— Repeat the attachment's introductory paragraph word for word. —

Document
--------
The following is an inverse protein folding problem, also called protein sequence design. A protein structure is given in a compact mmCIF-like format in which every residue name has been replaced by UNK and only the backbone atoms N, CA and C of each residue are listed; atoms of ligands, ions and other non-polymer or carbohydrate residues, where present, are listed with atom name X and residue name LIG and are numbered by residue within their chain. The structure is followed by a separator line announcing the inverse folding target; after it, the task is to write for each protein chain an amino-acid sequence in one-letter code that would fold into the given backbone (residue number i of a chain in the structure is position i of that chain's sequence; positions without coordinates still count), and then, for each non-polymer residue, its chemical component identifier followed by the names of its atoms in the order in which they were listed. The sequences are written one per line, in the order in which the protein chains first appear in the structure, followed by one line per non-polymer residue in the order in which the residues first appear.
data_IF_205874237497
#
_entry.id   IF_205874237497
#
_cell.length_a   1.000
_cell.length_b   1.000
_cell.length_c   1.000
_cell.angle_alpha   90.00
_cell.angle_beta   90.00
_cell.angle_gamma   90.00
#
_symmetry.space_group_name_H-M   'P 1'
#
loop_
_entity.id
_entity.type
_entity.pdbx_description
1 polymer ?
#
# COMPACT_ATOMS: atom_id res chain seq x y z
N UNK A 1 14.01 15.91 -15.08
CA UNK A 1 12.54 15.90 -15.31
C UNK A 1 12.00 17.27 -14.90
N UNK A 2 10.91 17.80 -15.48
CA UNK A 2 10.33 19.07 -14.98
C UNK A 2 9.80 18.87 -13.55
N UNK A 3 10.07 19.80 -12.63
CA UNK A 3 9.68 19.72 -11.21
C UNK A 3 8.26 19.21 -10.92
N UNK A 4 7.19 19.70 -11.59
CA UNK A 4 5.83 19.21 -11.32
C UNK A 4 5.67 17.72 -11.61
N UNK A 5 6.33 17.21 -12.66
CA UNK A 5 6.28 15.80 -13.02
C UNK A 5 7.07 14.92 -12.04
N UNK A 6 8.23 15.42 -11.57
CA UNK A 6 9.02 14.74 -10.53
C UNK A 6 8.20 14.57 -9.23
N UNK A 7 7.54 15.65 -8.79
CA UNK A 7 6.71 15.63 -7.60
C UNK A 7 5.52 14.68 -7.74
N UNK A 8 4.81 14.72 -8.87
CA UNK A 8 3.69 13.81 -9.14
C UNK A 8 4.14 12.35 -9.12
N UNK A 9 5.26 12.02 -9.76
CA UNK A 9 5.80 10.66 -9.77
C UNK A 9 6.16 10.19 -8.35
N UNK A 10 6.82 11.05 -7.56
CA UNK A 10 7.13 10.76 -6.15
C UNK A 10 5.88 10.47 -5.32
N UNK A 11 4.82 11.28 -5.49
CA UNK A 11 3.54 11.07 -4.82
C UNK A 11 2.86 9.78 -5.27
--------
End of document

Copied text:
The following is an inverse protein folding problem, also called protein sequence design. A protein structure is given in a compact mmCIF-like format in which every residue name has been replaced by UNK and only the backbone atoms N, CA and C of each residue are listed; atoms of ligands, ions and other non-polymer or carbohydrate residues, where present, are listed with atom name X and residue name LIG and are numbered by residue within their chain. The structure is followed by a separator line announcing the inverse folding target; after it, the task is to write for each protein chain an amino-acid sequence in one-letter code that would fold into the given backbone (residue number i of a chain in the structure is position i of that chain's sequence; positions without coordinates still count), and then, for each non-polymer residue, its chemical component identifier followed by the names of its atoms in the order in which they were listed. The sequences are written one per line, in the order in which the protein chains first appear in the structure, followed by one line per non-polymer residue in the order in which the residues first appear.